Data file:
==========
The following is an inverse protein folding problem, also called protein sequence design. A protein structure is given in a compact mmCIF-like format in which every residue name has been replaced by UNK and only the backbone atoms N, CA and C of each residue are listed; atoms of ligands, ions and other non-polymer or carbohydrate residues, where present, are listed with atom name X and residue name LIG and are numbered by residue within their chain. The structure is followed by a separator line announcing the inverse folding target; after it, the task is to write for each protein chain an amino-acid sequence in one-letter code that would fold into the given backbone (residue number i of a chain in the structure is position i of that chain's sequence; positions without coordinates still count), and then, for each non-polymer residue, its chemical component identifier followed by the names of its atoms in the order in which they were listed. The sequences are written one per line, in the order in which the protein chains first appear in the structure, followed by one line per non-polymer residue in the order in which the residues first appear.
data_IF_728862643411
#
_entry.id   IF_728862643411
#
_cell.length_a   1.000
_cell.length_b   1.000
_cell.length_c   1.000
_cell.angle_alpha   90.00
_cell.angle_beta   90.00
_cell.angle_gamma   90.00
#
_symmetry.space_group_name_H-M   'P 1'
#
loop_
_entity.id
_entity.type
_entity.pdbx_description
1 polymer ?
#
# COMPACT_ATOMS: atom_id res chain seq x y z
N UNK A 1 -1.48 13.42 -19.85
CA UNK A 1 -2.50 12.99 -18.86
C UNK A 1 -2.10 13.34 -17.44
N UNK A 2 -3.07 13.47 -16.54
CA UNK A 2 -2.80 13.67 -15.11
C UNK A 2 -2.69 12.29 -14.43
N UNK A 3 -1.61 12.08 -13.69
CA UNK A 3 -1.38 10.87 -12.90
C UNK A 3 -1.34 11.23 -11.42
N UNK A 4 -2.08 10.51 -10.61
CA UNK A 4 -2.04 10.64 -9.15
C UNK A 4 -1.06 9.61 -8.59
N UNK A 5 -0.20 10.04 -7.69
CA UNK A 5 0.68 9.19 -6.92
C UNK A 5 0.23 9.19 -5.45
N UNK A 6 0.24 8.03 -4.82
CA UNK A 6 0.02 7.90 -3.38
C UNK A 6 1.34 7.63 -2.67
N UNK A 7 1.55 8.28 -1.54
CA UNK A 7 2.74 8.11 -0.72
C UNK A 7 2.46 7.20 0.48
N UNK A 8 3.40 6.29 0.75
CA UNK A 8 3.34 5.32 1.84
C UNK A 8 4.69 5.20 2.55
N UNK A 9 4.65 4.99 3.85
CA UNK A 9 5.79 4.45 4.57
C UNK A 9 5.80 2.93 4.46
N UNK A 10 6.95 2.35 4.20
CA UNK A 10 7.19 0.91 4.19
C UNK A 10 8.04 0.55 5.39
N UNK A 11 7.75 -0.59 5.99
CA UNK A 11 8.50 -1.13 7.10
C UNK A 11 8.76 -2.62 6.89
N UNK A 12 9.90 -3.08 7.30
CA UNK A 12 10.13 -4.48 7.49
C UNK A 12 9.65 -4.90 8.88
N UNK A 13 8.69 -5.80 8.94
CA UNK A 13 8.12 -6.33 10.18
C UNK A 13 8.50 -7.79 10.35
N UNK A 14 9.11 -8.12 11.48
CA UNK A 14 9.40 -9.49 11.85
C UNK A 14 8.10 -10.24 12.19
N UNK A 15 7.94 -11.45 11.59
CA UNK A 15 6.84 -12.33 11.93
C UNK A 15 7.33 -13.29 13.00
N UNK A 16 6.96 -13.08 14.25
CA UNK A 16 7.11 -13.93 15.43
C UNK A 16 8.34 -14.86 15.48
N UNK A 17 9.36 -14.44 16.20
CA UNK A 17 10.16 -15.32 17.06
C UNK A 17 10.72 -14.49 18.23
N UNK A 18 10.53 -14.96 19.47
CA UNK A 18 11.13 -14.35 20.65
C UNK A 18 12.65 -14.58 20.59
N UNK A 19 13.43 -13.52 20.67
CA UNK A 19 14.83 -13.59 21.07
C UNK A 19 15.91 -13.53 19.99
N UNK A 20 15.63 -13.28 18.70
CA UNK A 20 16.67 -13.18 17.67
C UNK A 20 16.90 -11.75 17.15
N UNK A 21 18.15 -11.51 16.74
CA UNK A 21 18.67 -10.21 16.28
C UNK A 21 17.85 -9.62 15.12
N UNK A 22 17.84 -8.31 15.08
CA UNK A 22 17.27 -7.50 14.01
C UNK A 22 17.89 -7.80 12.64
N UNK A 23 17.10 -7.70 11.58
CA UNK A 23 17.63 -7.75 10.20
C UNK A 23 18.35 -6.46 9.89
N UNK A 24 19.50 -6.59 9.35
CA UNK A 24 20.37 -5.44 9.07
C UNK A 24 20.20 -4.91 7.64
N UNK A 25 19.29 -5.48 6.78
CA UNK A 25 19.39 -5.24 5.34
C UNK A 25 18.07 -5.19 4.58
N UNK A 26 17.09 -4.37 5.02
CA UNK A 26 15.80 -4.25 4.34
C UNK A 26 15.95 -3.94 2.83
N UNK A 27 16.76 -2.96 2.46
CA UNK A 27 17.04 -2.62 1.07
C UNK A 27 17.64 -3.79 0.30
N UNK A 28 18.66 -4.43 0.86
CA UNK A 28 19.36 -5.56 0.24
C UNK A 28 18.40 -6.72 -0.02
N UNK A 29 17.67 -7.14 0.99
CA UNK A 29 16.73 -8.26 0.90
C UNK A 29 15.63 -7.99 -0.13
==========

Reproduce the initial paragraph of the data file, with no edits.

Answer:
The following is an inverse protein folding problem, also called protein sequence design. A protein structure is given in a compact mmCIF-like format in which every residue name has been replaced by UNK and only the backbone atoms N, CA and C of each residue are listed; atoms of ligands, ions and other non-polymer or carbohydrate residues, where present, are listed with atom name X and residue name LIG and are numbered by residue within their chain. The structure is followed by a separator line announcing the inverse folding target; after it, the task is to write for each protein chain an amino-acid sequence in one-letter code that would fold into the given backbone (residue number i of a chain in the structure is position i of that chain's sequence; positions without coordinates still count), and then, for each non-polymer residue, its chemical component identifier followed by the names of its atoms in the order in which they were listed. The sequences are written one per line, in the order in which the protein chains first appear in the structure, followed by one line per non-polymer residue in the order in which the residues first appear.